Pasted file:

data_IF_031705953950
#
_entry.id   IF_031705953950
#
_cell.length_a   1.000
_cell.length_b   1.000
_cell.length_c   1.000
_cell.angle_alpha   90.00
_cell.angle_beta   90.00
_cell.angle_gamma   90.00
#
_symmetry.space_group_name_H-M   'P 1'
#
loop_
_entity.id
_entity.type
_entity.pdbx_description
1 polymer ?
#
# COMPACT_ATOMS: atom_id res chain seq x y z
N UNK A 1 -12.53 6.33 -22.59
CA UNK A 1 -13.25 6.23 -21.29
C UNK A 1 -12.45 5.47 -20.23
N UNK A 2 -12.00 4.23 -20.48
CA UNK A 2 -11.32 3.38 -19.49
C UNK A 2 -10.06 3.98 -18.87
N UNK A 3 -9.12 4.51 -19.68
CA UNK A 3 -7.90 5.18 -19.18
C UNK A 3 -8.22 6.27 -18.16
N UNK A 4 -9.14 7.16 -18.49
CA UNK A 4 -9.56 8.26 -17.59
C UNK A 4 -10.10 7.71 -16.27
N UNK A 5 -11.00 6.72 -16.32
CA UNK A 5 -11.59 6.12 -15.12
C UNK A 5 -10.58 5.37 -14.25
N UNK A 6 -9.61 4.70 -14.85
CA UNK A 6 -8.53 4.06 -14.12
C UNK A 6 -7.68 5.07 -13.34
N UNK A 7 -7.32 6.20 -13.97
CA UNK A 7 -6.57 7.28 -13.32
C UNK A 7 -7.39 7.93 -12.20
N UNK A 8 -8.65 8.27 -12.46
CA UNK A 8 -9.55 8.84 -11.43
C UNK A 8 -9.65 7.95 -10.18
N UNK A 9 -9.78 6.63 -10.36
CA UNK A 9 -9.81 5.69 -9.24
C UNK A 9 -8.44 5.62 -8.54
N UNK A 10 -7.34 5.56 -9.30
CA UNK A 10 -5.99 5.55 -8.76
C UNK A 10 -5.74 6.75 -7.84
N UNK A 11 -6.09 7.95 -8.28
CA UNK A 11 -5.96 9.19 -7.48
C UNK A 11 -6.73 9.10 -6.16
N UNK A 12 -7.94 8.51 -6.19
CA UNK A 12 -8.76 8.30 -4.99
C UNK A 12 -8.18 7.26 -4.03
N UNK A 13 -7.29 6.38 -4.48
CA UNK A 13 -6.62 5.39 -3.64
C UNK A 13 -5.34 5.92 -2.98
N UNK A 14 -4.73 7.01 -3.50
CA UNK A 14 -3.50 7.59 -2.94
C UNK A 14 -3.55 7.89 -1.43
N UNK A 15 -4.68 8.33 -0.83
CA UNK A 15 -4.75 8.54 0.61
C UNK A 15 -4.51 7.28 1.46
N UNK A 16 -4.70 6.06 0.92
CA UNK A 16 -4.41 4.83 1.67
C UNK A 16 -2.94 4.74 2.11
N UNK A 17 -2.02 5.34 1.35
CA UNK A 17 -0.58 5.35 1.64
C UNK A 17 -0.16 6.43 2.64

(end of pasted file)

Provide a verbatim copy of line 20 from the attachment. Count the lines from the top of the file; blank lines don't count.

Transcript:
# COMPACT_ATOMS: atom_id res chain seq x y z